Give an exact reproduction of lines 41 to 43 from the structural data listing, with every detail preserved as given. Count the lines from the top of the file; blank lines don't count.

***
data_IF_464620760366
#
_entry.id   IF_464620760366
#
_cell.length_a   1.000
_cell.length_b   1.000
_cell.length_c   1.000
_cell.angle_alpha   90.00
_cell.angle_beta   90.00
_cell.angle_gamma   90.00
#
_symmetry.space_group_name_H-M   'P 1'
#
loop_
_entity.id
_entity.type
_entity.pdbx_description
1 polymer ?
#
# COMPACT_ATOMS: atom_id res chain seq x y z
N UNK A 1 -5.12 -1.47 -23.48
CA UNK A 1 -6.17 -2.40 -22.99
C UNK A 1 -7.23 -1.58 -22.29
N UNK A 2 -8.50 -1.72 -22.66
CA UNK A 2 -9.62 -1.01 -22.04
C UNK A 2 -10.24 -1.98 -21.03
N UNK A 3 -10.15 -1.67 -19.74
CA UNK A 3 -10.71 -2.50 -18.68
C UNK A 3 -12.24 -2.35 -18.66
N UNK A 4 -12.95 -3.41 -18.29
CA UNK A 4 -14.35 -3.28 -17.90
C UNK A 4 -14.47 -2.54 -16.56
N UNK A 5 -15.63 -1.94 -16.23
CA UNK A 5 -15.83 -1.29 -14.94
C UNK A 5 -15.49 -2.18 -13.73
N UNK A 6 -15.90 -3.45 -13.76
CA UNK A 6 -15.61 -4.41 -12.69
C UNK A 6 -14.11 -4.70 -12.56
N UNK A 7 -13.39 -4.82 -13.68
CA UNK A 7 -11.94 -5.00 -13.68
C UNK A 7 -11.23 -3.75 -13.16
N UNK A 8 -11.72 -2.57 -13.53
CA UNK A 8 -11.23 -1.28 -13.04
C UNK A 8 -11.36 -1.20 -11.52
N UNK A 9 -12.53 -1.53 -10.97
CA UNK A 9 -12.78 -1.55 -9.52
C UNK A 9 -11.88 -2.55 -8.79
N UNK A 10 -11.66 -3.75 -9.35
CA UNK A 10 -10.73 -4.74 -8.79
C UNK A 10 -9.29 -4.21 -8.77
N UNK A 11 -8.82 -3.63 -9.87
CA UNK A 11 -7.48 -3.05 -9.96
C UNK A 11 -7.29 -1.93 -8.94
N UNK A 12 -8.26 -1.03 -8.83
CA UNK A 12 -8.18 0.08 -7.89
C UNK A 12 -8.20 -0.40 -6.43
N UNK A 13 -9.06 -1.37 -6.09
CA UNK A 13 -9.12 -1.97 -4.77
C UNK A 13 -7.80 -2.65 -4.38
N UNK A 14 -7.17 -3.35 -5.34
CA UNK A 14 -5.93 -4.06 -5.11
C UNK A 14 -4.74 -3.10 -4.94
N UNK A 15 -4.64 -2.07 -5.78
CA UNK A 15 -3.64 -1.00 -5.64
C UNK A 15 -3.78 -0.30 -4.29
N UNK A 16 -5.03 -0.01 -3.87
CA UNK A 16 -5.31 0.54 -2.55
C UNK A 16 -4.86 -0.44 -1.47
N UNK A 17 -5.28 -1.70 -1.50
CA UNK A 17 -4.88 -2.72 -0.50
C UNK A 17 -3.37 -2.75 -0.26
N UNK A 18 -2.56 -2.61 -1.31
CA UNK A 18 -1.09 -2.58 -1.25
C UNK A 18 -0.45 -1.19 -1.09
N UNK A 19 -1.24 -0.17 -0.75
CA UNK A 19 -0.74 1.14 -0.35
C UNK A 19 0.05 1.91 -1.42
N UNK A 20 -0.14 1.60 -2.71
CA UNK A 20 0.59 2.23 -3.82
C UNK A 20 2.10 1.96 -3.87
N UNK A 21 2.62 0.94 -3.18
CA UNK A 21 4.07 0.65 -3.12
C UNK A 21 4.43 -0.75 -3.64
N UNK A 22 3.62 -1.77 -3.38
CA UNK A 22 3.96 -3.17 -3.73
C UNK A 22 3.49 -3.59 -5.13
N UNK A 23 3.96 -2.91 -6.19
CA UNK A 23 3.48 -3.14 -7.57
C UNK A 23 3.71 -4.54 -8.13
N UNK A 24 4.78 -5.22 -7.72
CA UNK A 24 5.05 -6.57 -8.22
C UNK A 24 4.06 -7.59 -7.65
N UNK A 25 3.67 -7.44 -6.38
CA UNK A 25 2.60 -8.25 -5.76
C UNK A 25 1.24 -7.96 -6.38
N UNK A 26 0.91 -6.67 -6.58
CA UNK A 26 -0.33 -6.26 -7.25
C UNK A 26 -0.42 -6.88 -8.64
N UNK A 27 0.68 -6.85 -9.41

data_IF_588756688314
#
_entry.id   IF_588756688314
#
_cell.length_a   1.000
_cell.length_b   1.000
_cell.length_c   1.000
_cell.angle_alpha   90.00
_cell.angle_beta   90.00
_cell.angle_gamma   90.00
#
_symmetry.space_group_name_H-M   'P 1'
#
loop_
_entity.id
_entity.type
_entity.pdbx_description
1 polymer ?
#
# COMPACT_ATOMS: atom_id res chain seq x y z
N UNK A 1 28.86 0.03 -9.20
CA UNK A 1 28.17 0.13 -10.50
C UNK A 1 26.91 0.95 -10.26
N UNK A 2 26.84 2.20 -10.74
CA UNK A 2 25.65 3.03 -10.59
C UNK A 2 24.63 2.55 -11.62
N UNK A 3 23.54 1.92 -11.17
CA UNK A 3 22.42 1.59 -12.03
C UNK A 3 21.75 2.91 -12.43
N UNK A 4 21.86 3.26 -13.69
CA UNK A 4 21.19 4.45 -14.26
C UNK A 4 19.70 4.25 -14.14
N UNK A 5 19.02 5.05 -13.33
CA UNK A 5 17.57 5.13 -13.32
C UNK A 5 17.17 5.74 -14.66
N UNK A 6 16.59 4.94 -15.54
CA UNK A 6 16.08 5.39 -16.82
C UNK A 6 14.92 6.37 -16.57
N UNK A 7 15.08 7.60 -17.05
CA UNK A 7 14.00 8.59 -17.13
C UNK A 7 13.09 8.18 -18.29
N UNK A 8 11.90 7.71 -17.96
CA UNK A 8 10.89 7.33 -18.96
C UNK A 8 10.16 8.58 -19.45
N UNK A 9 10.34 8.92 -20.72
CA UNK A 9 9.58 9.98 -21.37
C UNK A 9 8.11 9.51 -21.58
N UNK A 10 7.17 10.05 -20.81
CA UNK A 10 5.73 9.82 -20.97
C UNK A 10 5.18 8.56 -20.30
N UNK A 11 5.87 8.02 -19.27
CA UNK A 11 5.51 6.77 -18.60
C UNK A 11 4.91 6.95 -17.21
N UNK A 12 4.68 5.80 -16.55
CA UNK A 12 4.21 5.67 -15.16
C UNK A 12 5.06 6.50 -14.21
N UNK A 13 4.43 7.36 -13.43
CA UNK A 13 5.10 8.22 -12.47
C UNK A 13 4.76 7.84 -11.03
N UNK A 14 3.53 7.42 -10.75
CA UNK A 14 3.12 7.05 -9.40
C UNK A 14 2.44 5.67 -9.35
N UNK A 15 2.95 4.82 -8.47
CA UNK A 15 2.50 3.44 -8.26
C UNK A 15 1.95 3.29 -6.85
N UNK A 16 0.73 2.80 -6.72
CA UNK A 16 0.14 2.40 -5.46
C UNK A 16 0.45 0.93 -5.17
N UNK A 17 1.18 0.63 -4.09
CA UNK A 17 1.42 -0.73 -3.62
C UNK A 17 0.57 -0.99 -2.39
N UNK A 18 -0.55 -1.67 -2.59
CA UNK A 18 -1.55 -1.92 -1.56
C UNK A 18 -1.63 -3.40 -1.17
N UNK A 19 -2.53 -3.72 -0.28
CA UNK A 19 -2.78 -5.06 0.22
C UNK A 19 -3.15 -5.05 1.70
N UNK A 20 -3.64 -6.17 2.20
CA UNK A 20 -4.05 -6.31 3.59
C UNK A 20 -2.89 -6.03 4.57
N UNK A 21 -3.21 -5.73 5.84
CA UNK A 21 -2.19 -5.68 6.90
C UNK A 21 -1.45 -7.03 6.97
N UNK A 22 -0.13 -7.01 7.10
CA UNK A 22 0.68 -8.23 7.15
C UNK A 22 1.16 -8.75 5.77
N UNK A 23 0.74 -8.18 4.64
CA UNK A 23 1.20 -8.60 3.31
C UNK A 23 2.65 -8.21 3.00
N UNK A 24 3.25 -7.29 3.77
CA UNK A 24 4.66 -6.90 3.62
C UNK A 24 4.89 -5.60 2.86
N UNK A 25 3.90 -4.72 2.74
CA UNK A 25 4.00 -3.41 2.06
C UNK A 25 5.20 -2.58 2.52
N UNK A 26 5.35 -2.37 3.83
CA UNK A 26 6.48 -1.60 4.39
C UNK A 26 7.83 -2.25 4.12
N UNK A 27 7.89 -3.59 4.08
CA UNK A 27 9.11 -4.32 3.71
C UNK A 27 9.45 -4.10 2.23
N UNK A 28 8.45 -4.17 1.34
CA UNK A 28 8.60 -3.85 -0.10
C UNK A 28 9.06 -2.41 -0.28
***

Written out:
C UNK A 7 -11.23 -3.75 -13.16
N UNK A 8 -11.72 -2.57 -13.53
CA UNK A 8 -11.23 -1.28 -13.04